Scientists develop new artificial intelligence technology for wine tasting
Researchers at the Maryland-based National Institute of Standards and Technology (NIST) have created an artificial intelligence that can virtually “taste” wine with over 95% accuracy.
The new artificial intelligence technology developed by scientists in the United States has passed a wine tasting test with flying colors, proving a “more efficient but less fun” method of sampling wines, according to its makers.
The team started by training the AI system’s virtual palate, using 148 of the wines from a dataset of 178 made from three grape varieties.
Each virtual wine had 13 characteristics to consider, including alcohol level, color, flavonoids, ash, alkalinity, and magnesium.
Each characteristic has been assigned a value between 0 and 1 that the network must take into account to distinguish one wine from the others.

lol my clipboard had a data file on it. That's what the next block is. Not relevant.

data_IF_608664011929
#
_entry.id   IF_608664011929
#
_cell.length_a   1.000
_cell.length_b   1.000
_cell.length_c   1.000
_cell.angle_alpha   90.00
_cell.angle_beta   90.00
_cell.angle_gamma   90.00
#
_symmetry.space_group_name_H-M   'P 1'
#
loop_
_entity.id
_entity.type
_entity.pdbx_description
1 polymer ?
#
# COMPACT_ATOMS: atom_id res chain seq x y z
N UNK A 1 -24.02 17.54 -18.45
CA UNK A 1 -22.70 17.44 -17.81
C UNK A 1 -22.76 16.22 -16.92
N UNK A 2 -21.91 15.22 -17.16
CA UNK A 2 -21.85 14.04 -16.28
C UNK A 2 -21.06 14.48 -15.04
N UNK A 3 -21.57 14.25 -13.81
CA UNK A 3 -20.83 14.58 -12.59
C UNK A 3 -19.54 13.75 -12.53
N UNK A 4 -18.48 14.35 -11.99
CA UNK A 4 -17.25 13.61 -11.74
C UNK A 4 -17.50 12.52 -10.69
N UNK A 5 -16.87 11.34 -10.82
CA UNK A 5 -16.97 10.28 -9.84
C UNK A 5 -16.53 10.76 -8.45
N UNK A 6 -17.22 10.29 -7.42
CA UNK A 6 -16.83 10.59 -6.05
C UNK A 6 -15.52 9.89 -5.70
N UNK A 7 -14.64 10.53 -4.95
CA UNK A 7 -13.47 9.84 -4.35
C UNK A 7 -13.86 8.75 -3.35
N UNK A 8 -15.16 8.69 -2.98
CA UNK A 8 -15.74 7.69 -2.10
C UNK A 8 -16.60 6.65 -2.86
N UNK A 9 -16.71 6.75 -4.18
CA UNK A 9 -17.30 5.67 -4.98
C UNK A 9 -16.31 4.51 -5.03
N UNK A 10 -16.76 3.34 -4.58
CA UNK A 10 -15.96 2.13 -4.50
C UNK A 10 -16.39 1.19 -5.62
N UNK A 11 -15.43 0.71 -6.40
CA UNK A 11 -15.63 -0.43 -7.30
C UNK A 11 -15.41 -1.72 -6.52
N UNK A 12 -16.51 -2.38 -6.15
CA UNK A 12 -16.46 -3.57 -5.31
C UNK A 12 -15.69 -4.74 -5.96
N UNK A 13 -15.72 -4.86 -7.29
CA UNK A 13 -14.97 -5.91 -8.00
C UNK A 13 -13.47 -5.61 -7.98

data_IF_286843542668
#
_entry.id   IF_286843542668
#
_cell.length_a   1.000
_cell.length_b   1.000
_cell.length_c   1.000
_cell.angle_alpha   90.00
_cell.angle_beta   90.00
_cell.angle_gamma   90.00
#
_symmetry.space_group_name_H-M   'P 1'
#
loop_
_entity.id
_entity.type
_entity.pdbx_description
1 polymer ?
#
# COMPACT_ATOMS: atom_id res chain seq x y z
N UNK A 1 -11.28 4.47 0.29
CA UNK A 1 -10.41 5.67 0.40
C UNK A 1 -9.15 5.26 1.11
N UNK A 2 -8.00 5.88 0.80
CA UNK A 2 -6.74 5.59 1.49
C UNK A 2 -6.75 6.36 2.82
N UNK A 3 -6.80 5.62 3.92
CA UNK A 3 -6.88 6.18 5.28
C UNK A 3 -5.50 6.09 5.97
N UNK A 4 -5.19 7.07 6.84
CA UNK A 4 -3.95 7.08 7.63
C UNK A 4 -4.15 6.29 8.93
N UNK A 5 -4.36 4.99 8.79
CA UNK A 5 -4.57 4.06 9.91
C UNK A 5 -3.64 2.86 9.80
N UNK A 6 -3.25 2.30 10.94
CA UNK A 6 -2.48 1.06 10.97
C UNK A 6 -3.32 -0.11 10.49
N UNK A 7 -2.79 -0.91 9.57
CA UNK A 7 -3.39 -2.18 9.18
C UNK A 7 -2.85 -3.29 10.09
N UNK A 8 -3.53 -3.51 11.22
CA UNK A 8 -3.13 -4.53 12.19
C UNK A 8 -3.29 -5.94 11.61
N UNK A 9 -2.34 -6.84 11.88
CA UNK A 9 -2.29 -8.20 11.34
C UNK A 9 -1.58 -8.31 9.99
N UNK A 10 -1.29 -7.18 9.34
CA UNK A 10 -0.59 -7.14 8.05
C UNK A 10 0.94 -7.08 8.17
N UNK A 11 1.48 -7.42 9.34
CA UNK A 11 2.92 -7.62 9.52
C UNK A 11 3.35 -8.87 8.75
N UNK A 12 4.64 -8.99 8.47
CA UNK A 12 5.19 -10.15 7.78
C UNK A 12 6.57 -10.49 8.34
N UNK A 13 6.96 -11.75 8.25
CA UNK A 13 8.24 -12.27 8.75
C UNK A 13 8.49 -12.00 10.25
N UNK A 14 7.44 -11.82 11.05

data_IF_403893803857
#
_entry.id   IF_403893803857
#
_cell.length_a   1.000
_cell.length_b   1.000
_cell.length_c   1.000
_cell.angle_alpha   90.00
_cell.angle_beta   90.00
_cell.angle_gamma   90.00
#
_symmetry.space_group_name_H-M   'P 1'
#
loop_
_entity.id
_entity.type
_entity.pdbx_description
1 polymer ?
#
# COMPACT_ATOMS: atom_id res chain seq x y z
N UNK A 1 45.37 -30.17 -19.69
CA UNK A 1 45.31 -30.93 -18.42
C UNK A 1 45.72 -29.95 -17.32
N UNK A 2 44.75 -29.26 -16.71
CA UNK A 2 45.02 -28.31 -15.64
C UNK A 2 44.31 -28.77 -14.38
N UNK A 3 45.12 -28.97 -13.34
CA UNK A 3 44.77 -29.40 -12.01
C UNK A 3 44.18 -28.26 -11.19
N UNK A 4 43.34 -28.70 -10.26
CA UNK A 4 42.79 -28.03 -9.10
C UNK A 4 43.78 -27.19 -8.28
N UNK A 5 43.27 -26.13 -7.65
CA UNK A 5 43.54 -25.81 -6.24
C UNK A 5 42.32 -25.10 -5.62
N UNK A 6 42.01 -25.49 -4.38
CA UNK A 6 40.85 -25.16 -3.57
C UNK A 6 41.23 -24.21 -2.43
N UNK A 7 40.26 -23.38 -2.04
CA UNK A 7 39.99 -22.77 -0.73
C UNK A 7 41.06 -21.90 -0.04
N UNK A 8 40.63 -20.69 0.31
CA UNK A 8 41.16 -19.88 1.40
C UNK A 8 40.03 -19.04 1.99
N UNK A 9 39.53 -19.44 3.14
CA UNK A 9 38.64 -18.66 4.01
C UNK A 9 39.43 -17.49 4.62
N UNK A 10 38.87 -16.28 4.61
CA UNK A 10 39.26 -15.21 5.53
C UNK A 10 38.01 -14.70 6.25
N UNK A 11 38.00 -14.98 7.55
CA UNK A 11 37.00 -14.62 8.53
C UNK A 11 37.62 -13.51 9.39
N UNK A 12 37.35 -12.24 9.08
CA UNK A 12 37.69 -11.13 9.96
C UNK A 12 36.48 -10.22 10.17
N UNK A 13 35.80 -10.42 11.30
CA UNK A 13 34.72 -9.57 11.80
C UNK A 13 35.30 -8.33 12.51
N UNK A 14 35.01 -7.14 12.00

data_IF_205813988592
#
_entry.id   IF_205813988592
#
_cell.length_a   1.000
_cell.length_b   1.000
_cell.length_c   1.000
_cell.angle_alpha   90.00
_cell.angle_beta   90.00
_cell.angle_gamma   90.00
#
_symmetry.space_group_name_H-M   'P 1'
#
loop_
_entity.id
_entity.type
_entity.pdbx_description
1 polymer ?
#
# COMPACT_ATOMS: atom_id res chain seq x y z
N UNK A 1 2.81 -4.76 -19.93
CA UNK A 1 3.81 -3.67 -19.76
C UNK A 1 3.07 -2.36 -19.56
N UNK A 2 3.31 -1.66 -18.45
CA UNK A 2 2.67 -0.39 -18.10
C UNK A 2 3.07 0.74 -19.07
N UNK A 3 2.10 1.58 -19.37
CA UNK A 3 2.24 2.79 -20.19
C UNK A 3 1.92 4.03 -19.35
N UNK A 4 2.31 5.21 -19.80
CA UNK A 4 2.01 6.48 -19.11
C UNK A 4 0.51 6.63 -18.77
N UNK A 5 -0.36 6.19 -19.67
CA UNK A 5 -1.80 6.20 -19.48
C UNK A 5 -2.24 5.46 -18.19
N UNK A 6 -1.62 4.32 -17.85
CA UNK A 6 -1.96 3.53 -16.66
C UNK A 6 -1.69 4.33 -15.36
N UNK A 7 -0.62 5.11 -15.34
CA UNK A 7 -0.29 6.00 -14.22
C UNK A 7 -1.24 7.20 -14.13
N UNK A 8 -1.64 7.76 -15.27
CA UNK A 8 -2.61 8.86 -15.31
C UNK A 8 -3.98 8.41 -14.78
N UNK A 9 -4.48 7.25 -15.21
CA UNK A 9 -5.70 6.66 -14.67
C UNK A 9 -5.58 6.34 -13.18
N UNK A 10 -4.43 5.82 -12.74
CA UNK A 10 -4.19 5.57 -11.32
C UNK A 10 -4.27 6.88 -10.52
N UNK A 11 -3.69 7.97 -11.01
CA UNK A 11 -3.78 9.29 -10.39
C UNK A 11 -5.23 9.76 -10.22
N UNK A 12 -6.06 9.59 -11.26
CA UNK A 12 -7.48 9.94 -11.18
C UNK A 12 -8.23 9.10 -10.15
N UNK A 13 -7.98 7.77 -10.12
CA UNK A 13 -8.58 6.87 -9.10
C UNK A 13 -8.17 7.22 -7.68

NIST physicist Brian Hoskins said of the experiment, “It’s virtual wine tasting, but the tasting is done by analytical equipment which is more efficient but less fun than tasting it yourself. “
The technology then had to be put to the test. Tt was given a virtual wine taste test on the full dataset, which included 30 wines he had never seen before.
The system passed with 95.3% accuracy and only made two errors on wines it had never seen before, which the researchers considered a good sign.
“Getting 95.3% tells us it’s working,” said NIST physicist Jabez McClelland.
The wine tasting AI technology was not designed as an artificial sommelier, but to prove that similar devices could potentially be scaled up and used to build new AI systems.
These systems, using less power than previous forms, could be used in applications such as “smart” clothing, miniature drones or sensors that process data at source.
A prototype Australian electronic nose has already been developed to spot the difference between the cheapest and most expensive whiskeys in less than four minutes. Learn more here.